On the flipside, as a composer, her views of the academic world were more mixed – she stated that she feels the academy is “dangerous for composers.”  According to Dr. Tower, if a composer is to feel fulfilled in academia, one must have leverage to “get things done,” implying she must have such leverage. Furthermore, she believes it is “condescending” to an advanced composer to have to “teach crap,” and she went as far as to say she is “anti-theory,” although unfortunately she was unwilling to elaborate!  However, Joan concluded by explaining how the “umbrella with tenure” and the benefit of having well-trained colleagues or “players,” with whom she would also consult about her own musical writing, provided her with the stability and resources to also “get things done.”

Experiences for Women in Music over the Last Few Decades

Both Joan and Tania discussed the compositional climate during the 60s and 70s.  According to both women, there were essentially three choices at that time in the professional realm: (1) Uptown, involving the esoteric serialists like Babbitt, (2) Midtown, including such accessible composers as Copland and Barber and (3) Downtown, consisting of more abstract composers like Cage and Feldman.  However, both Joan and Tania were in complete agreement that women had a hard time in all the groups, and they were forced on the “sidelines” regardless of the choices.  Dr. Tower said it wasn’t until the 80s when it began to be slightly less difficult for female composers, and she said this was due to the production and inclusion in the canon of extensive biographies of female composers, including Fanny Mendelssohn, Clara Schumann and Ruth Crawford Seeger.  Consequently, by having more scholarship and interest in women composers, the academic world was slowly beginning to change and become more inclusive.  Of course, this is still a prevalent problem today with our textbooks, and the canon is still vastly dominated by the “dead, white guys.”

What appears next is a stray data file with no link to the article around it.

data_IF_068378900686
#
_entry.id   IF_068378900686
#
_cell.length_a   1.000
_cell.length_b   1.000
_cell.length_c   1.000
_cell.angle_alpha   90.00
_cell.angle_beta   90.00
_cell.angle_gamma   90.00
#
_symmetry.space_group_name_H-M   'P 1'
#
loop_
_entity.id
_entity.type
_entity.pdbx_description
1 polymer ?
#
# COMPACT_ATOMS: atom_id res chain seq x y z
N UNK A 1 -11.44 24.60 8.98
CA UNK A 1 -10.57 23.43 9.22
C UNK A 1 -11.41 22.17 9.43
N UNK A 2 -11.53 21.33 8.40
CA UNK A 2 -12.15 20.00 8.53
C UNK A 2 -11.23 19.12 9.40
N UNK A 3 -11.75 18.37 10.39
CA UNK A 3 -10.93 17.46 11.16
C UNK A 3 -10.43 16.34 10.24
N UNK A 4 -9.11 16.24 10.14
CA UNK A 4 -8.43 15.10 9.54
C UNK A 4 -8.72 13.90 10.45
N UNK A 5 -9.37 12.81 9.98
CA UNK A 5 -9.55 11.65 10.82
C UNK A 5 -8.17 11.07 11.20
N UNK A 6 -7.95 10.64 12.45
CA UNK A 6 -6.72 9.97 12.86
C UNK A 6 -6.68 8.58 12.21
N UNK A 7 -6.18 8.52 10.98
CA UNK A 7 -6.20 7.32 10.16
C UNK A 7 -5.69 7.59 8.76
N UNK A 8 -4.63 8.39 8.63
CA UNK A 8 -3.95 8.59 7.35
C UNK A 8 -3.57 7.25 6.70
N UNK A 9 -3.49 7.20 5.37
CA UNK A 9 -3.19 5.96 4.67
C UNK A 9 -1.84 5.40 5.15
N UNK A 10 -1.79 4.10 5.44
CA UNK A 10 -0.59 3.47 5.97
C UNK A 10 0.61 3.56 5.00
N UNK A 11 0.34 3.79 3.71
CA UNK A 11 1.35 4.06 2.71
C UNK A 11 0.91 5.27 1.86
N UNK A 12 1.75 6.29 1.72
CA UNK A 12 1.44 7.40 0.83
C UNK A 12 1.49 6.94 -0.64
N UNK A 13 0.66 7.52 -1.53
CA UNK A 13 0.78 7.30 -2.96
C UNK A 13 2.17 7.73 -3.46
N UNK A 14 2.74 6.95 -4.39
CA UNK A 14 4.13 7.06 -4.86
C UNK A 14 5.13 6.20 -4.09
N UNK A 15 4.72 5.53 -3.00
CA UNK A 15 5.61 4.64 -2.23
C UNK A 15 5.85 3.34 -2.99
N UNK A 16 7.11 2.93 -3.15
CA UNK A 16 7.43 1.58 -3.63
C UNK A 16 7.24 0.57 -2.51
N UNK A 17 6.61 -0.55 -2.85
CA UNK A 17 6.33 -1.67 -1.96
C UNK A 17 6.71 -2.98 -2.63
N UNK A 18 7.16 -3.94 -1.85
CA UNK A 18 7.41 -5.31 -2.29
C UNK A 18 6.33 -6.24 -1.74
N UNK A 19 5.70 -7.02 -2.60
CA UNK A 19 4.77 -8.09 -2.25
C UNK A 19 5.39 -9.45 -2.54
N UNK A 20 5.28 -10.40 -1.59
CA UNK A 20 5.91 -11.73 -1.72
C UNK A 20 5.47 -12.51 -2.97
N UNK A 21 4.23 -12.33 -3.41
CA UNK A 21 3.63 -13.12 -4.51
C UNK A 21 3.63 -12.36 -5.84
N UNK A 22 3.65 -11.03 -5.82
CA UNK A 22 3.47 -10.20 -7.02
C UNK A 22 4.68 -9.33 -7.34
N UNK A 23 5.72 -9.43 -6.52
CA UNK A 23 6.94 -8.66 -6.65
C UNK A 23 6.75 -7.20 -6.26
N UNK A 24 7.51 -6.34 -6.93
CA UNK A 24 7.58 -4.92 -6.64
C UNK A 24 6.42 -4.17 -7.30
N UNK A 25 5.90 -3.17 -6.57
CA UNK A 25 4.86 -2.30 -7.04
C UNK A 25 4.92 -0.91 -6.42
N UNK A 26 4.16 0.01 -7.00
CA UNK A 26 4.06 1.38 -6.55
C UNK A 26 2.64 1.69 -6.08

Advocate and Fighter for the Arts

Both Joan and Tania have been and continue to be tremendous advocates and fighters for the arts in New York.  Dr. Tower recollected being on the New York State Council of the Arts, and how she was in many ways responsible for securing and maintaining funding for the arts.  One such instance involved a very “dignified and impassioned” Joan “yelling a lot” and persuading the Council, who was planning to cut funding entirely, to actually increase the existing funding for the arts! Brava, Joan!